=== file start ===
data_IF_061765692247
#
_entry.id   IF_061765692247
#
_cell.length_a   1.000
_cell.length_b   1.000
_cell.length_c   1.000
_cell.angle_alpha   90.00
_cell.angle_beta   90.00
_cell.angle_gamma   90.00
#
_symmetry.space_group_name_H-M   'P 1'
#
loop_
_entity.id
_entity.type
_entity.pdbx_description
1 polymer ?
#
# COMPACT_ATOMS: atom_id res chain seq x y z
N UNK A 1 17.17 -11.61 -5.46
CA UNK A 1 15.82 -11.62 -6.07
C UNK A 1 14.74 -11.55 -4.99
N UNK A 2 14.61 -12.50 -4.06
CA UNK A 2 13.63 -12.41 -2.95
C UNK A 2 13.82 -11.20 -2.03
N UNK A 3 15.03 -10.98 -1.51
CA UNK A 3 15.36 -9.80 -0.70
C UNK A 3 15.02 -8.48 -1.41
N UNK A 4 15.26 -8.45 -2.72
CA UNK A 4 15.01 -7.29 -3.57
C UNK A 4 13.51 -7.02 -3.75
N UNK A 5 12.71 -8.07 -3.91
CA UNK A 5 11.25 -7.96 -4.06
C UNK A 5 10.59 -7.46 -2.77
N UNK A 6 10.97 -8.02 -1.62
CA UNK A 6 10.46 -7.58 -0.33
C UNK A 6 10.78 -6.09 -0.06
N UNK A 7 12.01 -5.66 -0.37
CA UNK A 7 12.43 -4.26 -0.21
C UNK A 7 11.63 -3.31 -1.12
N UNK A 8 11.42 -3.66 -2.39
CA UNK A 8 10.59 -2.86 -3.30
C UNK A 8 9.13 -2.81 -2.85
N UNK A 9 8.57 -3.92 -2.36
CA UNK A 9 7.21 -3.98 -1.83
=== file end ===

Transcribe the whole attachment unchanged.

data_IF_061765692247
#
_entry.id   IF_061765692247
#
_cell.length_a   1.000
_cell.length_b   1.000
_cell.length_c   1.000
_cell.angle_alpha   90.00
_cell.angle_beta   90.00
_cell.angle_gamma   90.00
#
_symmetry.space_group_name_H-M   'P 1'
#
loop_
_entity.id
_entity.type
_entity.pdbx_description
1 polymer ?
#
# COMPACT_ATOMS: atom_id res chain seq x y z
N UNK A 1 17.17 -11.61 -5.46
CA UNK A 1 15.82 -11.62 -6.07
C UNK A 1 14.74 -11.55 -4.99
N UNK A 2 14.61 -12.50 -4.06
CA UNK A 2 13.63 -12.41 -2.95
C UNK A 2 13.82 -11.20 -2.03
N UNK A 3 15.03 -10.98 -1.51
CA UNK A 3 15.36 -9.80 -0.70
C UNK A 3 15.02 -8.48 -1.41
N UNK A 4 15.26 -8.45 -2.72
CA UNK A 4 15.01 -7.29 -3.57
C UNK A 4 13.51 -7.02 -3.75
N UNK A 5 12.71 -8.07 -3.91
CA UNK A 5 11.25 -7.96 -4.06
C UNK A 5 10.59 -7.46 -2.77
N UNK A 6 10.97 -8.02 -1.62
CA UNK A 6 10.46 -7.58 -0.33
C UNK A 6 10.78 -6.09 -0.06
N UNK A 7 12.01 -5.66 -0.37
CA UNK A 7 12.43 -4.26 -0.21
C UNK A 7 11.63 -3.31 -1.12
N UNK A 8 11.42 -3.66 -2.39
CA UNK A 8 10.59 -2.86 -3.30
C UNK A 8 9.13 -2.81 -2.85
N UNK A 9 8.57 -3.92 -2.36
CA UNK A 9 7.21 -3.98 -1.83